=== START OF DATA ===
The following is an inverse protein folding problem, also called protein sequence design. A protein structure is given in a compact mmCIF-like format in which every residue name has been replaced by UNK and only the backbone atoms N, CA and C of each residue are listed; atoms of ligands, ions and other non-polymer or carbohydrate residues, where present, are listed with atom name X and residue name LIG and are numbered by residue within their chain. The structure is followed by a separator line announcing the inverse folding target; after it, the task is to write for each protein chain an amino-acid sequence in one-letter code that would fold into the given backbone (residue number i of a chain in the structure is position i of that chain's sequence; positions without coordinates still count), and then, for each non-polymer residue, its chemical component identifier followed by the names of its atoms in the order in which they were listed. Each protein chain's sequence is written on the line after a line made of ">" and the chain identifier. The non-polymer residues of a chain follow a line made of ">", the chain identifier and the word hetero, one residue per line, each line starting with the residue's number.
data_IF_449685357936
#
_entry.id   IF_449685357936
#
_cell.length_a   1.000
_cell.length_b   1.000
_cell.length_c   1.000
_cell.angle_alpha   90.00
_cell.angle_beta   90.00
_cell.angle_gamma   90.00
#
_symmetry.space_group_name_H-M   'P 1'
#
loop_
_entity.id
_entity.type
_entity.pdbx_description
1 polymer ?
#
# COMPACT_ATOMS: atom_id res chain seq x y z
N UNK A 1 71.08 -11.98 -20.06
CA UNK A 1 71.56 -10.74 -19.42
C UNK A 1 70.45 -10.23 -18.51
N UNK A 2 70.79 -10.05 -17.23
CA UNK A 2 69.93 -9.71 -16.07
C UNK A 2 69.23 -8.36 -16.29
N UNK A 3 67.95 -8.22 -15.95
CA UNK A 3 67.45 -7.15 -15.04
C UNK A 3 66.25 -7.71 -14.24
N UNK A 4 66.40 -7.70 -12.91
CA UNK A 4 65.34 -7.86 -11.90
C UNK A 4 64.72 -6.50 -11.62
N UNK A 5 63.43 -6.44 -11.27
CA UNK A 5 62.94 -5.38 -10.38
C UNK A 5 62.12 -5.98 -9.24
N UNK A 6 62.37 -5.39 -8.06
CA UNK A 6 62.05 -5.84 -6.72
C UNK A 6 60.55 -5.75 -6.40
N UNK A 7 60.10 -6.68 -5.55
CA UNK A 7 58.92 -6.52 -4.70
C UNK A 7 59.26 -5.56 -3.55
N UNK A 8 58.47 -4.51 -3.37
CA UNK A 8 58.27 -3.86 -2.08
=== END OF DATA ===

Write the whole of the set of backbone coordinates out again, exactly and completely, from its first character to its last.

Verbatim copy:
The following is an inverse protein folding problem, also called protein sequence design. A protein structure is given in a compact mmCIF-like format in which every residue name has been replaced by UNK and only the backbone atoms N, CA and C of each residue are listed; atoms of ligands, ions and other non-polymer or carbohydrate residues, where present, are listed with atom name X and residue name LIG and are numbered by residue within their chain. The structure is followed by a separator line announcing the inverse folding target; after it, the task is to write for each protein chain an amino-acid sequence in one-letter code that would fold into the given backbone (residue number i of a chain in the structure is position i of that chain's sequence; positions without coordinates still count), and then, for each non-polymer residue, its chemical component identifier followed by the names of its atoms in the order in which they were listed. Each protein chain's sequence is written on the line after a line made of ">" and the chain identifier. The non-polymer residues of a chain follow a line made of ">", the chain identifier and the word hetero, one residue per line, each line starting with the residue's number.
data_IF_449685357936
#
_entry.id   IF_449685357936
#
_cell.length_a   1.000
_cell.length_b   1.000
_cell.length_c   1.000
_cell.angle_alpha   90.00
_cell.angle_beta   90.00
_cell.angle_gamma   90.00
#
_symmetry.space_group_name_H-M   'P 1'
#
loop_
_entity.id
_entity.type
_entity.pdbx_description
1 polymer ?
#
# COMPACT_ATOMS: atom_id res chain seq x y z
N UNK A 1 71.08 -11.98 -20.06
CA UNK A 1 71.56 -10.74 -19.42
C UNK A 1 70.45 -10.23 -18.51
N UNK A 2 70.79 -10.05 -17.23
CA UNK A 2 69.93 -9.71 -16.07
C UNK A 2 69.23 -8.36 -16.29
N UNK A 3 67.95 -8.22 -15.95
CA UNK A 3 67.45 -7.15 -15.04
C UNK A 3 66.25 -7.71 -14.24
N UNK A 4 66.40 -7.70 -12.91
CA UNK A 4 65.34 -7.86 -11.90
C UNK A 4 64.72 -6.50 -11.62
N UNK A 5 63.43 -6.44 -11.27
CA UNK A 5 62.94 -5.38 -10.38
C UNK A 5 62.12 -5.98 -9.24
N UNK A 6 62.37 -5.39 -8.06
CA UNK A 6 62.05 -5.84 -6.72
C UNK A 6 60.55 -5.75 -6.40
N UNK A 7 60.10 -6.68 -5.55
CA UNK A 7 58.92 -6.52 -4.70
C UNK A 7 59.26 -5.56 -3.55
N UNK A 8 58.47 -4.51 -3.37
CA UNK A 8 58.27 -3.86 -2.08